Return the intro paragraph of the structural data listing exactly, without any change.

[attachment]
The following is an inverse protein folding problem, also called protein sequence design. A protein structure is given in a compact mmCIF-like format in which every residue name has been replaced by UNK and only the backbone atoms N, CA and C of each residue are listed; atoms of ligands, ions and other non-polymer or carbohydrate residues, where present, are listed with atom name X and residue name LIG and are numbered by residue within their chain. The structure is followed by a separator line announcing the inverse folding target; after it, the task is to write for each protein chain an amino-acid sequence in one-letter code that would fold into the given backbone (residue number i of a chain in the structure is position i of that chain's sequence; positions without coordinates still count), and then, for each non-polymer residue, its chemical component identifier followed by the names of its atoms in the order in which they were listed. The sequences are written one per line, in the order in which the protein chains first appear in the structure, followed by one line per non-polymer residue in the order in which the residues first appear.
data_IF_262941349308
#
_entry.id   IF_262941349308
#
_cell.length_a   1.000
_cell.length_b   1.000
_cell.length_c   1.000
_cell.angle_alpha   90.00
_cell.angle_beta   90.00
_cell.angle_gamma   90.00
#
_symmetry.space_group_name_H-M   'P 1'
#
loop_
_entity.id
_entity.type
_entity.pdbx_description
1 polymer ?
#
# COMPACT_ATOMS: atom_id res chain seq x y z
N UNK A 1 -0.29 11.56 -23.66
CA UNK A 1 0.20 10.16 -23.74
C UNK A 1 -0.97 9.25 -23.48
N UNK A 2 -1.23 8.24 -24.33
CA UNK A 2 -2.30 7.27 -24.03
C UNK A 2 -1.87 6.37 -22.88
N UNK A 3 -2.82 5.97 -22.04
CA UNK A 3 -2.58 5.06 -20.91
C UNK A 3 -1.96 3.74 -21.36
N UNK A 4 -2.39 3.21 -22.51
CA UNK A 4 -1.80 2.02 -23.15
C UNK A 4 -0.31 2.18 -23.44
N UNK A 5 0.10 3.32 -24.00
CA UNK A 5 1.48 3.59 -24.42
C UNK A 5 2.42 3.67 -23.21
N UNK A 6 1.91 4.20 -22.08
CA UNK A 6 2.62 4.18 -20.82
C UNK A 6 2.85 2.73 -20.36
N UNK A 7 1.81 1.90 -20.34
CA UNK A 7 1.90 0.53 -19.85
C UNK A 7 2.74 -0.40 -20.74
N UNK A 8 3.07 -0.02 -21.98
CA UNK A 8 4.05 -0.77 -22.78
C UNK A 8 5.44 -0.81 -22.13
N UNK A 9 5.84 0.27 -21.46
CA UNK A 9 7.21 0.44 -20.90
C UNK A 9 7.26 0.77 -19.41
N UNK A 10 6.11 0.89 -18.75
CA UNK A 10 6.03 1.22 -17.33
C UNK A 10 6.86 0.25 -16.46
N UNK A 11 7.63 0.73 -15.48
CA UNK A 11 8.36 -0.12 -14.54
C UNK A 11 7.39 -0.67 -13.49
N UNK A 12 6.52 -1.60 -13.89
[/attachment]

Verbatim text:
The following is an inverse protein folding problem, also called protein sequence design. A protein structure is given in a compact mmCIF-like format in which every residue name has been replaced by UNK and only the backbone atoms N, CA and C of each residue are listed; atoms of ligands, ions and other non-polymer or carbohydrate residues, where present, are listed with atom name X and residue name LIG and are numbered by residue within their chain. The structure is followed by a separator line announcing the inverse folding target; after it, the task is to write for each protein chain an amino-acid sequence in one-letter code that would fold into the given backbone (residue number i of a chain in the structure is position i of that chain's sequence; positions without coordinates still count), and then, for each non-polymer residue, its chemical component identifier followed by the names of its atoms in the order in which they were listed. The sequences are written one per line, in the order in which the protein chains first appear in the structure, followed by one line per non-polymer residue in the order in which the residues first appear.